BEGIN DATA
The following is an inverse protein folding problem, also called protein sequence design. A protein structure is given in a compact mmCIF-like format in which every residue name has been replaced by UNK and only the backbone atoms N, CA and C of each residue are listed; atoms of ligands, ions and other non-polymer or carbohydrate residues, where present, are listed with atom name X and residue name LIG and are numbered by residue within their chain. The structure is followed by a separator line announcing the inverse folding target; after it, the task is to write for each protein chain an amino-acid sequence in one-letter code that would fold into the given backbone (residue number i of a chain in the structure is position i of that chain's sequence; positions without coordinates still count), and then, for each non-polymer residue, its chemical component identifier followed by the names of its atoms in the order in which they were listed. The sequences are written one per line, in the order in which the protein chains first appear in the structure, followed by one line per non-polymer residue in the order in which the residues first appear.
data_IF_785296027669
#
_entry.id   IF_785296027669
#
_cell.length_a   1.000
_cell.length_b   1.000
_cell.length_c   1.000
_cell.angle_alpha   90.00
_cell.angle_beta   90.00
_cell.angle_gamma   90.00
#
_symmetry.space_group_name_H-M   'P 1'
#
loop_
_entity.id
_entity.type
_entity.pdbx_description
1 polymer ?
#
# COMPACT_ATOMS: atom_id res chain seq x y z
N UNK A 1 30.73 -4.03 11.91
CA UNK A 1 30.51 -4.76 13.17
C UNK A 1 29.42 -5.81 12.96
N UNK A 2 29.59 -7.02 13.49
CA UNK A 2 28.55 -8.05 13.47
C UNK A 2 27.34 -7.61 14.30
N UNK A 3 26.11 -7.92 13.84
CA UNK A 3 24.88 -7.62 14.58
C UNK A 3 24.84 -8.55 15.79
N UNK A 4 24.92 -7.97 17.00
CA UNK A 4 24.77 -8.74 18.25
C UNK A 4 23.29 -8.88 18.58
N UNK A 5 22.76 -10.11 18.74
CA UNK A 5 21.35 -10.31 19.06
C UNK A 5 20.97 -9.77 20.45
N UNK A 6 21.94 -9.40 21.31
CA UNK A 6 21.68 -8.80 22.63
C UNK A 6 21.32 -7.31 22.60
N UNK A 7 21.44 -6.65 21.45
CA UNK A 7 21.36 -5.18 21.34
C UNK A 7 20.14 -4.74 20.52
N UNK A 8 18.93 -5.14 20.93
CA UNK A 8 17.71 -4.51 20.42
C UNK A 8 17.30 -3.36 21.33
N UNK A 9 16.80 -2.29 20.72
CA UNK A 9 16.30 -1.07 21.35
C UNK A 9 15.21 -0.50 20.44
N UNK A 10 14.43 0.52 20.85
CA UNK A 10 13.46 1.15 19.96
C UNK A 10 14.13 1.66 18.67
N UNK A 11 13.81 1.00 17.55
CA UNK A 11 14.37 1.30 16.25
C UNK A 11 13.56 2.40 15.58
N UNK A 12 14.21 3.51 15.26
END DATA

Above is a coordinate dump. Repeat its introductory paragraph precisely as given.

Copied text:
The following is an inverse protein folding problem, also called protein sequence design. A protein structure is given in a compact mmCIF-like format in which every residue name has been replaced by UNK and only the backbone atoms N, CA and C of each residue are listed; atoms of ligands, ions and other non-polymer or carbohydrate residues, where present, are listed with atom name X and residue name LIG and are numbered by residue within their chain. The structure is followed by a separator line announcing the inverse folding target; after it, the task is to write for each protein chain an amino-acid sequence in one-letter code that would fold into the given backbone (residue number i of a chain in the structure is position i of that chain's sequence; positions without coordinates still count), and then, for each non-polymer residue, its chemical component identifier followed by the names of its atoms in the order in which they were listed. The sequences are written one per line, in the order in which the protein chains first appear in the structure, followed by one line per non-polymer residue in the order in which the residues first appear.